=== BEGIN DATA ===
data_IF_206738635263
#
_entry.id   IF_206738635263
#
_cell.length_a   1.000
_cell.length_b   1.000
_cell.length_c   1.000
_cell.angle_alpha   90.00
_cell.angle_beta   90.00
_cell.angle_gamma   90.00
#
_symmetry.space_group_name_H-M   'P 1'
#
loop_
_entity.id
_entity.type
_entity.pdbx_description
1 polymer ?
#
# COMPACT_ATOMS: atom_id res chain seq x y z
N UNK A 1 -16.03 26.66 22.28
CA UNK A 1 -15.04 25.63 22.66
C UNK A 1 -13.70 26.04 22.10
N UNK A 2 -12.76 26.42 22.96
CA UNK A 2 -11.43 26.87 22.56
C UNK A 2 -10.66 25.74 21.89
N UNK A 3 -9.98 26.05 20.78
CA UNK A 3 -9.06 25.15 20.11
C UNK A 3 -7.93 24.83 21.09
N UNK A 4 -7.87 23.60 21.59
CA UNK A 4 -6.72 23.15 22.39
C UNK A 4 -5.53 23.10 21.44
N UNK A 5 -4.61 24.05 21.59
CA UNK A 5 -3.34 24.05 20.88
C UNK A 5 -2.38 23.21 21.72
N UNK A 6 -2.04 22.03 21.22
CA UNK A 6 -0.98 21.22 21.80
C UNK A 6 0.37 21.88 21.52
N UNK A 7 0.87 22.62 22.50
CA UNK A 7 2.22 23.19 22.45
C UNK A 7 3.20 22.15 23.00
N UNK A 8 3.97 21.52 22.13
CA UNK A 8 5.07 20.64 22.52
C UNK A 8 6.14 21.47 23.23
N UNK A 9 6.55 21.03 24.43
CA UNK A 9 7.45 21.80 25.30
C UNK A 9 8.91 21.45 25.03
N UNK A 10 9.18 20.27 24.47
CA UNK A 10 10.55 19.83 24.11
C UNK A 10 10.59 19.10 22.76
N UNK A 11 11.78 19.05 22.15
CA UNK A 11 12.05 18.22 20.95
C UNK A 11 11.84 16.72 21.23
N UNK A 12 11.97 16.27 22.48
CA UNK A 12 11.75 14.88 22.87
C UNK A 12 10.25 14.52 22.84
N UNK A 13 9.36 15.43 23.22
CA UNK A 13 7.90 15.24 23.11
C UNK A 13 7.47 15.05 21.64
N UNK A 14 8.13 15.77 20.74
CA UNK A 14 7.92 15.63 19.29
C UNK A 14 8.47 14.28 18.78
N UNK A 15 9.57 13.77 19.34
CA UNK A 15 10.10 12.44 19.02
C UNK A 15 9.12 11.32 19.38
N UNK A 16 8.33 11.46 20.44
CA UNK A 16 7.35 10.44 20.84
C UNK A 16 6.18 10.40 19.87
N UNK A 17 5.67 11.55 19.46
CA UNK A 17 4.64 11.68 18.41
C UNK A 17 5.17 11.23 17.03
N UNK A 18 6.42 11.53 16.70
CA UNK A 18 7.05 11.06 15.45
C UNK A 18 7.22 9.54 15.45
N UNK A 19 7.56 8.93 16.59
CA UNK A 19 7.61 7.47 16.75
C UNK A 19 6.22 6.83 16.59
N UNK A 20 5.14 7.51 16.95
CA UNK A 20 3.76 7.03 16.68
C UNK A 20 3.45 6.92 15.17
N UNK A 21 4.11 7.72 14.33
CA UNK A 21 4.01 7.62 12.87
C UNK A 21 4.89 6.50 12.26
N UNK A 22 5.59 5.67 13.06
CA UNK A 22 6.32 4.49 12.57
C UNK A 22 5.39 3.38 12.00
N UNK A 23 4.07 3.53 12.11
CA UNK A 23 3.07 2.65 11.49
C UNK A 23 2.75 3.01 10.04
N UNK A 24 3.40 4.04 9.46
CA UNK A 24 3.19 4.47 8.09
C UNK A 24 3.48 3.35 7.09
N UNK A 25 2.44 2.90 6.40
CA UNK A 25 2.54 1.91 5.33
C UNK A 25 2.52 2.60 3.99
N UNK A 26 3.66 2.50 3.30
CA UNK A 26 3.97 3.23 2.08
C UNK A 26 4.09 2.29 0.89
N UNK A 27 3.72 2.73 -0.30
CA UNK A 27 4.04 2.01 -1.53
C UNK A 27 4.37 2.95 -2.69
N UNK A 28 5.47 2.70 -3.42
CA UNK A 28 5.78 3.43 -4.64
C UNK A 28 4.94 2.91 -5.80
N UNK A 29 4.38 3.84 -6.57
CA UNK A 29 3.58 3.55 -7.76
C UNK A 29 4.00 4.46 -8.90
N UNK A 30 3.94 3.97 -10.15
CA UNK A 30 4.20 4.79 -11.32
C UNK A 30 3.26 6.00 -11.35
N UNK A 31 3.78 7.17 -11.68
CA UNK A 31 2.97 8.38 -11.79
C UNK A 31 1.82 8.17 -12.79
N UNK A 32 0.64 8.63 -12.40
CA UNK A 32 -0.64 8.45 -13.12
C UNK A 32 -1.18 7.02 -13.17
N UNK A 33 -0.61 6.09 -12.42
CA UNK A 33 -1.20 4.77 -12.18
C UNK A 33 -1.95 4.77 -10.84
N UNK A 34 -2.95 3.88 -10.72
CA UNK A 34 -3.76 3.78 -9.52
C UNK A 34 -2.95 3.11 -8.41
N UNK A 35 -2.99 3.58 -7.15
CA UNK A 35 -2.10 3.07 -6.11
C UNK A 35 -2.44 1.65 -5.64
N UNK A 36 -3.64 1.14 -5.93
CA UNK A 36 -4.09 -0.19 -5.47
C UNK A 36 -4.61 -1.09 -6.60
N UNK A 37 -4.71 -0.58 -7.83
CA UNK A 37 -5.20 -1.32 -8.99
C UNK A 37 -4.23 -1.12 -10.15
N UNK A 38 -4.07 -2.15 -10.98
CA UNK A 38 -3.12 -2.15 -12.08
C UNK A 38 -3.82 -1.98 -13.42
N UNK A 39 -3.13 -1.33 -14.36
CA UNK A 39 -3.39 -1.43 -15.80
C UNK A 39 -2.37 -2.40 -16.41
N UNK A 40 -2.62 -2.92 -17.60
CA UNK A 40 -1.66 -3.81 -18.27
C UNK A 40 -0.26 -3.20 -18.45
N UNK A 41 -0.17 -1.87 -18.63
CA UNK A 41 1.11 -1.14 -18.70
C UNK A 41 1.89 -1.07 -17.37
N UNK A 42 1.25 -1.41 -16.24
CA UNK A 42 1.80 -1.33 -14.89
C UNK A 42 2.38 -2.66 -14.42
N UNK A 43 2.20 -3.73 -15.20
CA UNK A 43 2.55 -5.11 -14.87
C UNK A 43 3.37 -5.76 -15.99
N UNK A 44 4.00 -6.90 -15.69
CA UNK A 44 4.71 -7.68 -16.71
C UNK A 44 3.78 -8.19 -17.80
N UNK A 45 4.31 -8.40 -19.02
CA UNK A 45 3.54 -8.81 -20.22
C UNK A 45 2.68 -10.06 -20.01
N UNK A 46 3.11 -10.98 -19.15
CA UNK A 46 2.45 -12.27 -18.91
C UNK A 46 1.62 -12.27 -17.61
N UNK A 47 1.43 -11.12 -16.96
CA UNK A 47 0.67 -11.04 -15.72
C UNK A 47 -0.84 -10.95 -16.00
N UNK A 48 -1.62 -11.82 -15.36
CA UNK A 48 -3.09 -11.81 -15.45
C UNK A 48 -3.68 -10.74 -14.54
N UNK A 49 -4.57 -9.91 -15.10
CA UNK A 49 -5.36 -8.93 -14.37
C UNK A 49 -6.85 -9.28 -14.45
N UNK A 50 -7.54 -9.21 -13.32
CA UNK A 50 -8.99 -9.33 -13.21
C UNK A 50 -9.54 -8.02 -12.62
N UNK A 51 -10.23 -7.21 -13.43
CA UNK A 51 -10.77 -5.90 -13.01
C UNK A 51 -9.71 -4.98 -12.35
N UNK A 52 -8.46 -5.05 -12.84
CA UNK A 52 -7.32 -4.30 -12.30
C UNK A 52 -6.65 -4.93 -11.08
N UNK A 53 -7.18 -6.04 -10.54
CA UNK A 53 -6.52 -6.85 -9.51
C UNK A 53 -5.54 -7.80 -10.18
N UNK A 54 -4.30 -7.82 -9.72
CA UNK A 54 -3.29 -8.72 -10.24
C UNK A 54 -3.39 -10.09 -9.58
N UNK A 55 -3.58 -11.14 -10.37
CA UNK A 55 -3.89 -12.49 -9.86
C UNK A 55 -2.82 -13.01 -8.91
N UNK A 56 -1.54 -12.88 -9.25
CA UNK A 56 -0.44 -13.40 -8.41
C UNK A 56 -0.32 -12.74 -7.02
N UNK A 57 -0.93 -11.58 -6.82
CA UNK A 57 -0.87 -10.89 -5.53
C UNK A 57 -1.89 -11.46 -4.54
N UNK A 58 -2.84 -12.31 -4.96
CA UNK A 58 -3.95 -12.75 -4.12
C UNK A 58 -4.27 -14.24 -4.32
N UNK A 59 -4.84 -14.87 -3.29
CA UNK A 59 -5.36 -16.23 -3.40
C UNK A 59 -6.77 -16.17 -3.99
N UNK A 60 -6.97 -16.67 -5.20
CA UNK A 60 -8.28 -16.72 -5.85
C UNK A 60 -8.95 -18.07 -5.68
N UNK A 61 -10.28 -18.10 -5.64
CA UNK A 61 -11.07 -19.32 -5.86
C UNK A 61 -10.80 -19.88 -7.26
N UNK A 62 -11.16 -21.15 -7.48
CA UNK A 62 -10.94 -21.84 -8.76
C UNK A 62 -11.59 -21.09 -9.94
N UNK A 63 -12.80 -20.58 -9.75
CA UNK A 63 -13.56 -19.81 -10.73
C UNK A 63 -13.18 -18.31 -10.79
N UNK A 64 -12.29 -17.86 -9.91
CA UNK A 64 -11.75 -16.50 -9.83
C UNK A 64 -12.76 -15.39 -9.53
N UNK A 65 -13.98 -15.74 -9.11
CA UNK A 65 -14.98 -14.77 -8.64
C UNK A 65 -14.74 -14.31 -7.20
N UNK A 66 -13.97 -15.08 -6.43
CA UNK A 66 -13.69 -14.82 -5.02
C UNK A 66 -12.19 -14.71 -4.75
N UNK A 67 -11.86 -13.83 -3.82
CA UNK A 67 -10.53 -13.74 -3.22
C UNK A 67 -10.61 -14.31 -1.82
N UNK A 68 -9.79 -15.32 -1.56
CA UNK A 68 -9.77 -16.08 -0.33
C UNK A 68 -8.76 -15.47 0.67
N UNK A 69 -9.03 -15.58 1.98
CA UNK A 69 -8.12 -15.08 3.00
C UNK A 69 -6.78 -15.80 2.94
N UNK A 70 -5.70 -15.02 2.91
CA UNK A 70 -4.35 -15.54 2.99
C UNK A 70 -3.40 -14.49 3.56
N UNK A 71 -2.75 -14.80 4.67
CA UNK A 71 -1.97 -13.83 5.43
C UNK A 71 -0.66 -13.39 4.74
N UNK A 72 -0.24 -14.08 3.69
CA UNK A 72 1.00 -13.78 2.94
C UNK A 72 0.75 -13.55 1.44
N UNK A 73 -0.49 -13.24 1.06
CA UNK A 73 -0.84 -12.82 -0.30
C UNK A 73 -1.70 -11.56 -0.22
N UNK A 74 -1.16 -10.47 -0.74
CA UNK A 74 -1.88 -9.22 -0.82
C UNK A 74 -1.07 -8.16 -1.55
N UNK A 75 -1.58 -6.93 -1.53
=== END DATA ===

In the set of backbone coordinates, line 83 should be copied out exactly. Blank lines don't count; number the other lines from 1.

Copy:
C UNK A 21 4.89 6.50 12.26